character be a karate expert. No. She's 67 years old, with one leg, and you don't want to change that. Can she appeal to their humanity? No, you've already established that one of them killed his OWN mother for taking a piece of his Juicy Fruit. Well, then...could God reach down and take her out of this freaking situation? Well, no, but...(the image of the roof being lifted up, and God reaching down suddenly strikes a nerve). What if something ELSE lifted the roof up? A T-Rex? No, Speilberg's cornered the market on Jurassic carnivores. How about...a tornado? Or a hurricane? What exactly IS the weather in this scene? Could it be that I never considered that? Even a bad rainstorm could wash out roads, trap criminals in the house, kill power... Hmmm. Kill power? If this was built up properly, would the audience go for that? Maybe not--but what if the power outage created the crisis in the first place...and it's the power coming back ON that changes the situation? Eyes adjusted to darkness don't like light... So maybe there aren't a dozen guns. Make it two guns. And the light comes on, and they shield their eyes, and she wrenches herself away and runs out into the storm, where the fractured electric lines flap about in the yard, sparking... Hmmm. This is the way brainstorming works. Give yourself permission to think of the absurd, and go from the impossible to the improbable to the possible to the YES! THAT WORKS! moment that we all love. This is another place where the dream diaries come in useful. It is quite valuable to specifically exercise your creative muscles. Looking at the GoalConflict-Disaster-Reaction-Dilemma-Decision model, you can see that virtually any image you have can fit into this cycle somewhere. If the image of an object comes to you: Is it a Goal? (Does someone want it?) Is it a Disaster? Does it pose a Dilemma? If so, to who? Why? How might they want to resolve it, and what kind of goal might result? If the image of a person--who are they? What might they want? What might their inner demons be? What about if it's a place? Or an action? Practice playing with these pieces, specifically stretching and twisting your mind. Such mental gymnastics are the tools you will need to build a career.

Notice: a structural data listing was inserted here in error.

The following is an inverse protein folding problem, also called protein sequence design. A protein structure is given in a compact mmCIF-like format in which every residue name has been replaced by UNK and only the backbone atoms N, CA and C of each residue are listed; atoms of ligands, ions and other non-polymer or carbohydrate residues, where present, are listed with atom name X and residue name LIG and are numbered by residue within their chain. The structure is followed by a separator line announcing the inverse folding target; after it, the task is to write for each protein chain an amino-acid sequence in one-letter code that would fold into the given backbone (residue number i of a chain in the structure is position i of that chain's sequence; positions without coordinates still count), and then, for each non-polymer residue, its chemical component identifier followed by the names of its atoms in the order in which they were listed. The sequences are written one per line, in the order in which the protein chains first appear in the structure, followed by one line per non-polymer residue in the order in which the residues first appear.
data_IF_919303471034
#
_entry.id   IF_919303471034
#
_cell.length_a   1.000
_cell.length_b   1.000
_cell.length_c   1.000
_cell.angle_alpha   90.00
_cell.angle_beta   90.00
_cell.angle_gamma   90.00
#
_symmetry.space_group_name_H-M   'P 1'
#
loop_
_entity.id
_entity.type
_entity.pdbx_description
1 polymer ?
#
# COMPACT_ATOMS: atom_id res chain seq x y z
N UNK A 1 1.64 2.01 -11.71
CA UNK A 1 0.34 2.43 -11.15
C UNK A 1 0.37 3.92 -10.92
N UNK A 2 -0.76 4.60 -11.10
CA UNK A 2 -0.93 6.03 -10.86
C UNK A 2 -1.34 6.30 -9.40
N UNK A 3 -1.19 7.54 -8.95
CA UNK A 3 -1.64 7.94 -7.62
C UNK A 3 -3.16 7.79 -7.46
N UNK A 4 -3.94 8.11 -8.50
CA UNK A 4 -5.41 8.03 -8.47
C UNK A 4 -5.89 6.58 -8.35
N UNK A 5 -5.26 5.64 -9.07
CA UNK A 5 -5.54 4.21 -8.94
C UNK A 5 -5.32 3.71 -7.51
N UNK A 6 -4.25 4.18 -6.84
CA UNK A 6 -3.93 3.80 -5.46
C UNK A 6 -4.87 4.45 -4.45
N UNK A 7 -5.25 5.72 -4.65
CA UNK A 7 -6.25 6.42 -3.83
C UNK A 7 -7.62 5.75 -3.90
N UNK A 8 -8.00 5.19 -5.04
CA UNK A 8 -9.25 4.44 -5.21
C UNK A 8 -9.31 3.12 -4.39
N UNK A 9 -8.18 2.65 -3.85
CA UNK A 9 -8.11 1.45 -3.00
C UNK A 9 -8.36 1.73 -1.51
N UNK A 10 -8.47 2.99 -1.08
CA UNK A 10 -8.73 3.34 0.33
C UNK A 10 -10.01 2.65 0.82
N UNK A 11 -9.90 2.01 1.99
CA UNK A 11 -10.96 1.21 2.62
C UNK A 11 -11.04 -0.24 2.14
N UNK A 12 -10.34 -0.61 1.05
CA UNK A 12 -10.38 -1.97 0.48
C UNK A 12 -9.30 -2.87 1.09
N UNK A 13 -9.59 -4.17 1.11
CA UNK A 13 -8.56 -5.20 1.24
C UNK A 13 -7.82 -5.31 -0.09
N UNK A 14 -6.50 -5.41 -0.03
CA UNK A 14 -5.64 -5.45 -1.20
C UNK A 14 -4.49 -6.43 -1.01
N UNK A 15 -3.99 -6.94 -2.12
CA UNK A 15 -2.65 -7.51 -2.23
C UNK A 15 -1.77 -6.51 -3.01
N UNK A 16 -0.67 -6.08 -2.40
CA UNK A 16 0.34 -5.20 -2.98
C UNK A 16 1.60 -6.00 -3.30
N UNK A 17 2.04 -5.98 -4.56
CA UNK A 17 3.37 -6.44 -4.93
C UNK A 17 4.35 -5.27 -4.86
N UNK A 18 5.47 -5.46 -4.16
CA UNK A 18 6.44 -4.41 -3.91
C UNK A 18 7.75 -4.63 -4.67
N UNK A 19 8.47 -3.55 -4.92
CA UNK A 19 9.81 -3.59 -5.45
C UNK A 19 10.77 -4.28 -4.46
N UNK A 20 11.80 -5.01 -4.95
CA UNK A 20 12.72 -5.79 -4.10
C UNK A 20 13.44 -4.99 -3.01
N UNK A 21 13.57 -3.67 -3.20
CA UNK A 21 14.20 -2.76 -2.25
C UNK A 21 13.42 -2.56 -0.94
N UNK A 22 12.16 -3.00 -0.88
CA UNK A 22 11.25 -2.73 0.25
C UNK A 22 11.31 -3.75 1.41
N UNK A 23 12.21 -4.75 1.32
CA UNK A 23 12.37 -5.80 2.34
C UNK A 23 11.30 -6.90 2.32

NEWSPAPER CLIPPING EXERCISE Another exercise, one which I recommend heartily, is to open the newspaper and give yourself one minute to find an article upon which to base a story idea. You don't have to write the story, but DO block it out using the tools we have detailed. Once again, this kind of exercise gives you absolutely invaluable skills. It is important that you have absolute confidence in your ability to think yourself out of any corner you might back yourself into, that you can generate a hundred ideas an hour for days at a time. And the only way you can do that is practicing to generate creativity on demand. These exercises work. I would suggest that you try them, and devise others of your own. Other Techniques: The science fiction game. Science fiction is specifically a game of "Whatif". There are actually three basic questions: a. What if b. If Only c. If this goes on "What If" is used in questions like: what if someone invented Time Travel? What if someone resurrected his dead children? What if it turned out that Santa Claus was real? "If Only" is a wish list. If only we lived for two hundred years, what might we accomplish? If only human beings weren't jealous, how much more sex might we enjoy? If only health food tasted more like ice cream, and less like puree of bat shit... "If this goes on" Observes a phenomenon, and says "whoops! this could be trouble" or "this could be fun". Overpopulation, pollution, inflation--all have been fodder for many many science fiction stories. And will be for many more. Although these tools have been most specifically developed in SF, they are invaluable in other genres as well. How might you adapt them to your work? Mastermind Groups